All he's saying is that if you take subjectivism to its logical conclusion, you get solipsism. <-- Why that makes subjectivism wrong isn't highlighted in Arminius's argument. It just leaves one with the sense that "Gee, I don't want to be a solipsist... better denounce subjectivism." Not that I am a solipsist, but I don't see how solipsism is logically ruled out by this.

No. That is not exactly what I am saying. I really meant it in the sense of "too much": Too much subjectivism can lead to solipsism. It was meant as a fact. It was meant objectively. :wink:

gib wrote:
Arminius wrote:
gib wrote:Arminius, some people might take subjectivism to its solipsistic extremes, but not I.

Yes, I also think that you are not an extreme subjectivist. But I remind you of our dialogue in this thread on page 3 where I said:

Arminius wrote:The first one of our world was no subject, since: in order to know what a "subject" is, a second one is needed ....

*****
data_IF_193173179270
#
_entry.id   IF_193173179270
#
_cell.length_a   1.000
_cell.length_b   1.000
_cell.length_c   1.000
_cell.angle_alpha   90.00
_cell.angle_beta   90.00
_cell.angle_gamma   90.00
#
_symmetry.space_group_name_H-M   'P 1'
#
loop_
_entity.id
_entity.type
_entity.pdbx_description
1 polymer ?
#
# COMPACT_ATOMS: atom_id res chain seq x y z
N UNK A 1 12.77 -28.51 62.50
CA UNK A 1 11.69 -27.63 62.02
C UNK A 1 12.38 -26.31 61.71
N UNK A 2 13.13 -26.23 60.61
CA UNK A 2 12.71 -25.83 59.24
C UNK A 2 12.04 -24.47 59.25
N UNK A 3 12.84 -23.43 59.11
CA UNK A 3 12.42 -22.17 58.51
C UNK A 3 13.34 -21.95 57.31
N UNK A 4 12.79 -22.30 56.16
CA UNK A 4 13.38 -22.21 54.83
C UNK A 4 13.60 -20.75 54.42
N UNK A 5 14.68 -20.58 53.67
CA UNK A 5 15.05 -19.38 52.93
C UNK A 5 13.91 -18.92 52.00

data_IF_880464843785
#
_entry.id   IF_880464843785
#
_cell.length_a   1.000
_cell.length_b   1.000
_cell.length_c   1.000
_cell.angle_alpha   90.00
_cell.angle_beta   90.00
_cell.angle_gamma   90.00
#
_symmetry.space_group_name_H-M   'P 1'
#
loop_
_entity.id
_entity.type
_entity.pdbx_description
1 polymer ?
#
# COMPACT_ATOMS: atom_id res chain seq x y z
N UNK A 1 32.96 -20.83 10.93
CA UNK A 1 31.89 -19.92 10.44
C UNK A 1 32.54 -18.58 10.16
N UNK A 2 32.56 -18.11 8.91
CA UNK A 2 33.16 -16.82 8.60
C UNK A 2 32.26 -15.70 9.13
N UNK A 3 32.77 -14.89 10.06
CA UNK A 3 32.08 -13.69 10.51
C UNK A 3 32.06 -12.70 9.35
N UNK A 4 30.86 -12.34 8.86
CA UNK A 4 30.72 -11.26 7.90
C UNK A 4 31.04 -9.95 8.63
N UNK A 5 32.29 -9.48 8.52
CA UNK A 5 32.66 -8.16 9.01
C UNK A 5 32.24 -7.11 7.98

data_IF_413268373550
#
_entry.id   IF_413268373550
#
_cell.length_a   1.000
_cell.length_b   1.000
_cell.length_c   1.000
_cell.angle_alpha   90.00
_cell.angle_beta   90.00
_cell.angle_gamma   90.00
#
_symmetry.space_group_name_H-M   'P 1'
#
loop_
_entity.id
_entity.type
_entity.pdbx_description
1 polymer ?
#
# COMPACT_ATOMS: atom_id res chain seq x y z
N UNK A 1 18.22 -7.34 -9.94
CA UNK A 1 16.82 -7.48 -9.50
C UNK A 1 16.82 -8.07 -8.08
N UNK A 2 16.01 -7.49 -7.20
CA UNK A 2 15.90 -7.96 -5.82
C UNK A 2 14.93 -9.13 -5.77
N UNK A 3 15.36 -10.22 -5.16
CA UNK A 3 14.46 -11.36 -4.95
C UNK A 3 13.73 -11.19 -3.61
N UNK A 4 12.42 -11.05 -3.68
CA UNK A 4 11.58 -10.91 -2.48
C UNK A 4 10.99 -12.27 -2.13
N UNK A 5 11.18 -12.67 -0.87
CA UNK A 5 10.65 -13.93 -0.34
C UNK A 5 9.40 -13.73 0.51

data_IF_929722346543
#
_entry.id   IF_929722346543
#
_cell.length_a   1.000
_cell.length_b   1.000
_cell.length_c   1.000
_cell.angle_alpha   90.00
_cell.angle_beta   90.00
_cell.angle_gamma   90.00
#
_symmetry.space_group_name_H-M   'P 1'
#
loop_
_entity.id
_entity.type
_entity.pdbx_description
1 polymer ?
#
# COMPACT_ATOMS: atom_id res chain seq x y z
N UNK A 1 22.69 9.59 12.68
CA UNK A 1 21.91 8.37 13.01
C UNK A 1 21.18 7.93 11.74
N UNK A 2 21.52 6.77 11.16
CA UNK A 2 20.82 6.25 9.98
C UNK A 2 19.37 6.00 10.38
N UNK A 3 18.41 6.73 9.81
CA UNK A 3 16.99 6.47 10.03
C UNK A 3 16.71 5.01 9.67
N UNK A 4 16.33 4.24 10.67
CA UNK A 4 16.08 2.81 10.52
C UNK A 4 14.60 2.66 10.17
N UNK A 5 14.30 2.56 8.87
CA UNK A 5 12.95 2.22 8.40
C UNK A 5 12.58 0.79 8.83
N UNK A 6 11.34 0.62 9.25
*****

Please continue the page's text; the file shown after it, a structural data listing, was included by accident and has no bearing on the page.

This second one could be a tiny thing, since it does not have to be a huge living being (thing) in order to be an object.


I remember this. Your wording is rather vague here; I'm not sure I understand what you mean. Sounds like you're saying: a subject is only a subject if it is known as a subject, and that requires something else to do the knowing. I take this means solipsism can't be true because there must be something other than the subject.

I mean that a "subject" needs an object in order to be a subject.

gib wrote:The reason I'm not a solipsist is because I believe there is an extension to existence beyond myself. What I don't believe is that this extension is not a subject too (it's just not me).

It is because you have observed, experienced it.

If there is only one (I mean one entity), then there is nothing else. Let this one be a thought or whatever. In order to have this one as a subject (which can know what it is for the first time), an object is needed.

There is no distiction or differentiation without an object. A subject is not possible without an object.

gib wrote: